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first aid kits for camping and hiking


  • a basic first aid kit should be carried by most hikers
  • a more extensive one can be carried in your car
  • whilst you can buy an off-the-shelf kit, you probably should think a bit more logically and strategically about what is really needed for your likely needs
  • Failing to plan is planning to fail
  • Prevention is better than cure - don't take unnecessary risks and take care
    • prevent blisters or chafing developing - manage early!
    • don't chase snakes and avoid running where track vision is limited, consider long gaiters!
    • wear snow goggles to prevent very painful UV burns to eyes which will impair vision until they subside
    • even minor scratches, abrasions or blisters can lead to severe life threatening infections if there is delay to care of several days - wounds should be cleaned as soon as possible and any foreign matter removed if practable and reasonable
    • avoid washing/bathing open wounds in rivers or the sea unless boiled or sterile water is not available
      • despite popular opinion the sea and rivers are teaming with bacteria - many resistant to usual antibiotics
      • that said, if there is no sterile or potable water available, then irrigation of a dirty wound with river or seawater is probably much better than leaving it dirty

Minimum components of a first aid kit

  • as a minimum you should carry:
    • your essential medications
      • for diabetics this is your insulin, blood glucose tester, source of oral glucose, etc
      • for asthmatics, this is your inhalers and a course of prednisolone
      • for those with past history of anaphylaxis, you should have a EpiPen
      • for those with migraines, consider your anti-migraine meds
      • analgesics such as paracetamol and ibuprofen
    • a 10-15cm elasticated bandage(s) for snakebites
      • whilst uncommon, these can be very unexpected and a bandage could be lifesaving until you get help
    • an aspirin in case of unexpected heart attacks if you are older than 35
      • uncommon but unpredictable
      • taking an aspirin early significantly improved outcomes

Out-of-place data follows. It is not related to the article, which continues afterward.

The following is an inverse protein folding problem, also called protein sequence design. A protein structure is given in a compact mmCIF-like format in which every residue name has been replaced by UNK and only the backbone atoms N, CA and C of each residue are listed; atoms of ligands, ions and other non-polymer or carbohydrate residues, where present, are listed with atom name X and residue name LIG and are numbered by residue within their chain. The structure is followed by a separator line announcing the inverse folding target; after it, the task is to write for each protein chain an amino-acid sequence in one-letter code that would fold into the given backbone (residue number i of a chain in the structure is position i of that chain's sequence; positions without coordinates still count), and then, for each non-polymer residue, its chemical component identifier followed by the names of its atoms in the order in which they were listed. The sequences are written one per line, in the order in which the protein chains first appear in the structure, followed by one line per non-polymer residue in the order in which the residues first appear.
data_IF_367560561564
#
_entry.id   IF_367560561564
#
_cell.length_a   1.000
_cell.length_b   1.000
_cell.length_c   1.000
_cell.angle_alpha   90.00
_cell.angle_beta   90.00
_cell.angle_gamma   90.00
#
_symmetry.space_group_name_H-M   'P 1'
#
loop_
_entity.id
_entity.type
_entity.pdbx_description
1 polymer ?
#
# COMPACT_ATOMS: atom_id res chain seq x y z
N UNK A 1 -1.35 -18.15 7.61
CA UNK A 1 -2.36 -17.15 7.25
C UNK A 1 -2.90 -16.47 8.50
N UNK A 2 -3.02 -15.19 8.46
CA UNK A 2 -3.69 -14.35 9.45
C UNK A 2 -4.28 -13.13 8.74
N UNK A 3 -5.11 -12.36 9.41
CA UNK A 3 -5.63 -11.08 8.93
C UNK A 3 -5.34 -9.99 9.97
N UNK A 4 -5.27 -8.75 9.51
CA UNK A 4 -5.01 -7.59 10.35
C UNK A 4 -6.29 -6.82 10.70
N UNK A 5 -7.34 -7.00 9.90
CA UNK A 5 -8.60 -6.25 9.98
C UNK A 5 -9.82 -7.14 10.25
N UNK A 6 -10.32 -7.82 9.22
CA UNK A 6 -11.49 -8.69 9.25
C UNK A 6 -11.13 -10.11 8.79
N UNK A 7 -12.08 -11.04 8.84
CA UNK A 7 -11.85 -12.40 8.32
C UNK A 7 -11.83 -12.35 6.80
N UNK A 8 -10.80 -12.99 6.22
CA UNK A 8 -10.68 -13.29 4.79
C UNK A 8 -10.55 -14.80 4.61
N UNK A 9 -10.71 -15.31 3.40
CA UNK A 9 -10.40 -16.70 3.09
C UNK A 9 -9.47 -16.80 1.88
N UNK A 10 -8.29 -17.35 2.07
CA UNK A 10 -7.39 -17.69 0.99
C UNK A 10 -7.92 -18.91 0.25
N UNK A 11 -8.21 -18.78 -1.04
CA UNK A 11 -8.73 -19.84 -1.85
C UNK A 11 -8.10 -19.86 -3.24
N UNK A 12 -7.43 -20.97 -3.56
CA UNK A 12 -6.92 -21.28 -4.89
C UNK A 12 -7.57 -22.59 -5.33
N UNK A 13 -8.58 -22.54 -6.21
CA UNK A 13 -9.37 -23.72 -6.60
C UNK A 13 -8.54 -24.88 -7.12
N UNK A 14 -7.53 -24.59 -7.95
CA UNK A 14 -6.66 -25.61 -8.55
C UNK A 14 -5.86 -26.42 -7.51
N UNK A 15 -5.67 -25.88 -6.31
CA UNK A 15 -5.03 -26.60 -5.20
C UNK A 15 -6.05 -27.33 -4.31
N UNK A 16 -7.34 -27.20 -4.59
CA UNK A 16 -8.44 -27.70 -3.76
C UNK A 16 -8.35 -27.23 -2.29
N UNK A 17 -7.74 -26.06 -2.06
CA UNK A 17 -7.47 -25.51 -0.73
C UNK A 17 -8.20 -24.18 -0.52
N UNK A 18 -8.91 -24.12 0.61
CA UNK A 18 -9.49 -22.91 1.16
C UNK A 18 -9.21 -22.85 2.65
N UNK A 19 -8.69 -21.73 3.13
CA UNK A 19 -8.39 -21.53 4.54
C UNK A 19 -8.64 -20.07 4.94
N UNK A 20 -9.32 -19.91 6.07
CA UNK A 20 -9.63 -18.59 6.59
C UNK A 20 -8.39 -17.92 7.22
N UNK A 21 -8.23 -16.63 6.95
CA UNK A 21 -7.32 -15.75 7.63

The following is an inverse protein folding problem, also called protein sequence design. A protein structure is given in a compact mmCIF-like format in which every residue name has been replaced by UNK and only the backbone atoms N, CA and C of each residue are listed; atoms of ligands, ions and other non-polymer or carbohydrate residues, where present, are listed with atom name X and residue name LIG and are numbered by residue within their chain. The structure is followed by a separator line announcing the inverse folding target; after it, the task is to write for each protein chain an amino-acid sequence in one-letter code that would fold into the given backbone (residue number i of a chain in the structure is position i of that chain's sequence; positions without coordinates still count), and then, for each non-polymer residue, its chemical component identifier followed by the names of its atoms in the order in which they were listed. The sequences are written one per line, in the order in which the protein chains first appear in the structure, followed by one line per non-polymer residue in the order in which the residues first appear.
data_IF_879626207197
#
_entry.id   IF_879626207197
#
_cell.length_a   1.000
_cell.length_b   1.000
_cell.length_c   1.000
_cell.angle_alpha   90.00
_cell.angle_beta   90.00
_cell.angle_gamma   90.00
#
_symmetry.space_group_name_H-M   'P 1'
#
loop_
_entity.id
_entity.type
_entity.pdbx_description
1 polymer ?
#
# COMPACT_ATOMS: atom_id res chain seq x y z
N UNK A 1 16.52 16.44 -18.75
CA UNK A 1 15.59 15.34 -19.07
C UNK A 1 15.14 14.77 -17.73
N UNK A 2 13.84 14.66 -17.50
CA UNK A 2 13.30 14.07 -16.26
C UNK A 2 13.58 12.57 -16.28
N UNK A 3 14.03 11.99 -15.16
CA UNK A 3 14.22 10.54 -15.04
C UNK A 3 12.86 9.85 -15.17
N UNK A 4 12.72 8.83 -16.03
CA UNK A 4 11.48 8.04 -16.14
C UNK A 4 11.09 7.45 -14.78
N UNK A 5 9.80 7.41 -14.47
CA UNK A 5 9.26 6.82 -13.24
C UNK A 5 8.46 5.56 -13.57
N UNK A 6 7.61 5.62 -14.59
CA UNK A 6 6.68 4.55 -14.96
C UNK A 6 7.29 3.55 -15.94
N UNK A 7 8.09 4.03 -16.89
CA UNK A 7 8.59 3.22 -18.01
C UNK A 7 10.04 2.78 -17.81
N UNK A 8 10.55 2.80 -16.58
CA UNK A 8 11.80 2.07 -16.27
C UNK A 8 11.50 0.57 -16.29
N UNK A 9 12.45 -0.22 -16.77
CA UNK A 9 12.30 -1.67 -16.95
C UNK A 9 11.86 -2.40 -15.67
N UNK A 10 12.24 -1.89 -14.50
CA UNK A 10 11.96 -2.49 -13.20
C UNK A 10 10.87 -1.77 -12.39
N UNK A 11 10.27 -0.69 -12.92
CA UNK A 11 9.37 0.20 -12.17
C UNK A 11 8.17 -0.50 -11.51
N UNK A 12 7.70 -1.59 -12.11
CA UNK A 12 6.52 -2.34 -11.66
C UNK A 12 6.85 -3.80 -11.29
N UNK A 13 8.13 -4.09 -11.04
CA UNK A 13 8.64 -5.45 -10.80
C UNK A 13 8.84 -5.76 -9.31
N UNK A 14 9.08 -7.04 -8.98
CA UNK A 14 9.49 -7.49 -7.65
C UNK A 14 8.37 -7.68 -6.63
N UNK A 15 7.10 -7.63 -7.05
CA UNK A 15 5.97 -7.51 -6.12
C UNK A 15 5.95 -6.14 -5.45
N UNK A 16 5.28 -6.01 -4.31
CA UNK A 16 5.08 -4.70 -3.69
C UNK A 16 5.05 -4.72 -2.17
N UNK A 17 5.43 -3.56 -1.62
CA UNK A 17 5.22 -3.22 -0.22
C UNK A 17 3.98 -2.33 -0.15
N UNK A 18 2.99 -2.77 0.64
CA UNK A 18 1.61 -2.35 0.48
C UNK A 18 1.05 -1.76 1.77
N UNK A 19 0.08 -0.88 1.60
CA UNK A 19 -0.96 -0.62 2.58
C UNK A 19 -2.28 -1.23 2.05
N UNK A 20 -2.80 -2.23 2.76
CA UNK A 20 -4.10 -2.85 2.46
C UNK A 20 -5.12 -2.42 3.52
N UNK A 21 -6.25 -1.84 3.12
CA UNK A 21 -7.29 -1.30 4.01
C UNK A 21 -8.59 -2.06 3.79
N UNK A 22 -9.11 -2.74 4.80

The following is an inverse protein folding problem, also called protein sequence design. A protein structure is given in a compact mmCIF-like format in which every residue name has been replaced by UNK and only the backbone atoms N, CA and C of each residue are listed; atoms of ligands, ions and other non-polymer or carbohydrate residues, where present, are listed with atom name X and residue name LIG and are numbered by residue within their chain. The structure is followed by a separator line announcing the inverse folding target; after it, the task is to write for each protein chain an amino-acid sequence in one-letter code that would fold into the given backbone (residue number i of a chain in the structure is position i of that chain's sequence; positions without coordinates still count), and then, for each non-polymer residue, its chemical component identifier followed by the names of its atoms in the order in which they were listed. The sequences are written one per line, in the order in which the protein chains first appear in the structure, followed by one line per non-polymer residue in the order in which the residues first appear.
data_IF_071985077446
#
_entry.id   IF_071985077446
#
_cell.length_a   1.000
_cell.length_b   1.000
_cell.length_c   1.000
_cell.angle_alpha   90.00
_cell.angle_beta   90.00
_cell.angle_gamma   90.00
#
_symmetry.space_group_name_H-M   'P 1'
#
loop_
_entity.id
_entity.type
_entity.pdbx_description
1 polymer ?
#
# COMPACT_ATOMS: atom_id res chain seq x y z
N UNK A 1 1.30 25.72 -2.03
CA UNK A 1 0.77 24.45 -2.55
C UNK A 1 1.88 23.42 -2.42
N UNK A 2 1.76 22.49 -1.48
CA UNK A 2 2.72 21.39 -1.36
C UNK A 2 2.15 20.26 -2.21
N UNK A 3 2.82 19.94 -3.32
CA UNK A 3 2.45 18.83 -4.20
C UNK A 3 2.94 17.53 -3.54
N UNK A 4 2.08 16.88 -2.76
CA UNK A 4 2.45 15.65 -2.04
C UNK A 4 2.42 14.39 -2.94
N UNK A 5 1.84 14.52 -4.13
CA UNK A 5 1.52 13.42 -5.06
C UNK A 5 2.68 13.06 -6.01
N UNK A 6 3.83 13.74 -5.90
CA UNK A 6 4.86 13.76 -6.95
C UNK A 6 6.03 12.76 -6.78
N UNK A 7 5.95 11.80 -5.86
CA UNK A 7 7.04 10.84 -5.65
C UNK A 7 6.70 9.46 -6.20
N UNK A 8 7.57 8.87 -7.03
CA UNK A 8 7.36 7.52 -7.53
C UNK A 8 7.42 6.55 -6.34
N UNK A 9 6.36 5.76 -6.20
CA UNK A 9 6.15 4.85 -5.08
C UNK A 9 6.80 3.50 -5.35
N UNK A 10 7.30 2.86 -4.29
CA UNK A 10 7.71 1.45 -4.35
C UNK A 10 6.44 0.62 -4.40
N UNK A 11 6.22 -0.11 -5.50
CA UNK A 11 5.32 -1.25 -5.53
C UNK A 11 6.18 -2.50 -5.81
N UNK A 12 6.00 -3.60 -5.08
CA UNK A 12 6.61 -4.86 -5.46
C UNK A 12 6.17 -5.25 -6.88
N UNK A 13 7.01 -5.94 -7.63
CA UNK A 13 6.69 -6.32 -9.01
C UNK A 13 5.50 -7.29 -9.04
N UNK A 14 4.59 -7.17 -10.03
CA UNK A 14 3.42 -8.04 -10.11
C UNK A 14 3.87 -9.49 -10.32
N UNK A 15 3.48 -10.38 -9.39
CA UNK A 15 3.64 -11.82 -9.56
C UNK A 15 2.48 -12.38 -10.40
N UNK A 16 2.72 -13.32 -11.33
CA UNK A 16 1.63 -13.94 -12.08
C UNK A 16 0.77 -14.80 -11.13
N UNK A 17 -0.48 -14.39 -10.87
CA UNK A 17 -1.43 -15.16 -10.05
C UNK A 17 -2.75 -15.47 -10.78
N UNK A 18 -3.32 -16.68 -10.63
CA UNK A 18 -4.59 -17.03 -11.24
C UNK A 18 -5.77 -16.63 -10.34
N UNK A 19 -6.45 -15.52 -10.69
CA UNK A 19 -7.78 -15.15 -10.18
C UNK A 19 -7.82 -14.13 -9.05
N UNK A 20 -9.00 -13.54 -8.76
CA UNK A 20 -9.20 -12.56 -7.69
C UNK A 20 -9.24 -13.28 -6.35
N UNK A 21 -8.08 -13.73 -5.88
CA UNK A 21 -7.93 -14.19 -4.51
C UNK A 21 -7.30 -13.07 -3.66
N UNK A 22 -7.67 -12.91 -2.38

• a couple of triangular bandages with large safety pins
      • can be used as a sling for an injured arm or collarbone
      • can be used to splint an unstable fractured limb to a stick or similar
      • can be used to compress a bleeding wound in conjunction with combine or similar
    • cotton buds to remove dust or other foreign bodies from eyes or under the eyelids
    • scizzors
    • tweezers/forceps to remove splinters, etc
    • bandaids or similar for small lacerations or wounds
    • sterile dressings for open wounds
    • adhesive tape to keep bandages in place and can be used to splint broken fingers, etc
    • space blanket

For longer trips, consider adding the following

  • First Aid manual
  • blister care dressings
  • open wound / laceration repair kit such as:
    • sterile saline
    • sterile forceps to avoid contaminating the gauze with fingers
    • gauze to dry the wound and also some to cover it
    • skin glue (supaglue will do if you are stuck - but it must be applied to the OUTSIDE of a dried, closed wound)
    • steristrips
  • additional bandages
    • 7.5-10cm wide is most useful
  • burn management gear
    • BurnShield or cling film
  • surgical gloves - preferably sterile
  • paper clip or similar can be used heated by a flame to melt a hole in a nail to release the painful, pulsating pressure of blood under the nail
  • EpiPen even if no one in group has known allergies
  • antibiotics to treat skin infections if there will be delay of some days getting to medical help
  • dental repair kit to manage unexpected broken teeth (dentists are hard to find on weekends let alone in in rural areas) from biting down on those hike nuts or from a fall
    • eg. Dentafix temporary dental filling

Extra gear for Medicos to consider

  • sphygmomanometer
  • stethoscope
  • oxygen saturation finger probe
  • digital thermometer
  • blood glucose tester
  • urine test kit including pregnancy test (abdominal pain in a female hiker could be pregnancy related)
  • source of oral glucose
  • suture pack with sutures, antiseptic solution, sterile saline, needle holder, etc
  • scalpel to lance boils, etc
  • splinter removal forcep
  • aluminium padded splint
  • bag valve mask (BVM), Guedel airways
  • needle and valve for tension pneumothorax
  • nasal pack for severe epistaxis
  • topical steroid cream / antihistamines for contact allergies
  • Doctor's bag medications:
    • epinephrine or Epipen
    • stronger analgesics - oxycodone, Penthrane, etc
    • prednisolone for asthma, croup, etc
    • salbutamol inhalers with spacer
    • antiemetic such as ondansetron
    • aspirin
    • antihypertensive such as a ACEI
    • laxatives?
    • additional antibiotics:
      • cefalexin for most skin infections, UTIs, etc
      • augmentin
      • metronidazole suppositories - can be used with augmentin or cefalexin to conservatively manage appendicitis if there is delay to care
  • special gear for high altitude hikes over 2500m such as bottled oxygen, acetazolamide, dexamethasone, nifedipine, salbutamol inhalers,
australia/firstaid.txt · Last modified: 2022/07/14 12:36 by gary1

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